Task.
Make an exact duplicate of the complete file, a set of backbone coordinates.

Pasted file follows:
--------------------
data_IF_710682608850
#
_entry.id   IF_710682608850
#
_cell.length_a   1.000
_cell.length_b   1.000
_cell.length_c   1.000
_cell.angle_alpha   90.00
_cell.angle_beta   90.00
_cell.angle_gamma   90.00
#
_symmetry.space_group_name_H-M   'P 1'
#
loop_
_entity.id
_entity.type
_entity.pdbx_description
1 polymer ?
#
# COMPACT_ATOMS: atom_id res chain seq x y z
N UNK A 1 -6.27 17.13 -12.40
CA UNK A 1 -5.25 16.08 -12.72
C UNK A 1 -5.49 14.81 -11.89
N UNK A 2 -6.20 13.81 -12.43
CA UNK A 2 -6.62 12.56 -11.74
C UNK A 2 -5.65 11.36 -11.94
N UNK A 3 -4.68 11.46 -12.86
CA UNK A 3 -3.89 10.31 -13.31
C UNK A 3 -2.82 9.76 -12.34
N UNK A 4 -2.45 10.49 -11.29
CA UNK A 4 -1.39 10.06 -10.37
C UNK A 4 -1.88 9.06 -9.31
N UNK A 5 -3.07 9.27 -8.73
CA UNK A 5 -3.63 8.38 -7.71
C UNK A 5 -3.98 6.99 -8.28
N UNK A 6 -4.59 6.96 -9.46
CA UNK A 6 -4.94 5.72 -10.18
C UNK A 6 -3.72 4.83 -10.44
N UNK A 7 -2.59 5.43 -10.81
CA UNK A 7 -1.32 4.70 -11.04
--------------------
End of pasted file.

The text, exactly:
data_IF_710682608850
#
_entry.id   IF_710682608850
#
_cell.length_a   1.000
_cell.length_b   1.000
_cell.length_c   1.000
_cell.angle_alpha   90.00
_cell.angle_beta   90.00
_cell.angle_gamma   90.00
#
_symmetry.space_group_name_H-M   'P 1'
#
loop_
_entity.id
_entity.type
_entity.pdbx_description
1 polymer ?
#
# COMPACT_ATOMS: atom_id res chain seq x y z
N UNK A 1 -6.27 17.13 -12.40
CA UNK A 1 -5.25 16.08 -12.72
C UNK A 1 -5.49 14.81 -11.89
N UNK A 2 -6.20 13.81 -12.43
CA UNK A 2 -6.62 12.56 -11.74
C UNK A 2 -5.65 11.36 -11.94
N UNK A 3 -4.68 11.46 -12.86
CA UNK A 3 -3.89 10.31 -13.31
C UNK A 3 -2.82 9.76 -12.34
N UNK A 4 -2.45 10.49 -11.29
CA UNK A 4 -1.39 10.06 -10.37
C UNK A 4 -1.88 9.06 -9.31
N UNK A 5 -3.07 9.27 -8.73
CA UNK A 5 -3.63 8.38 -7.71
C UNK A 5 -3.98 6.99 -8.28
N UNK A 6 -4.59 6.96 -9.46
CA UNK A 6 -4.94 5.72 -10.18
C UNK A 6 -3.72 4.83 -10.44
N UNK A 7 -2.59 5.43 -10.81
CA UNK A 7 -1.32 4.70 -11.04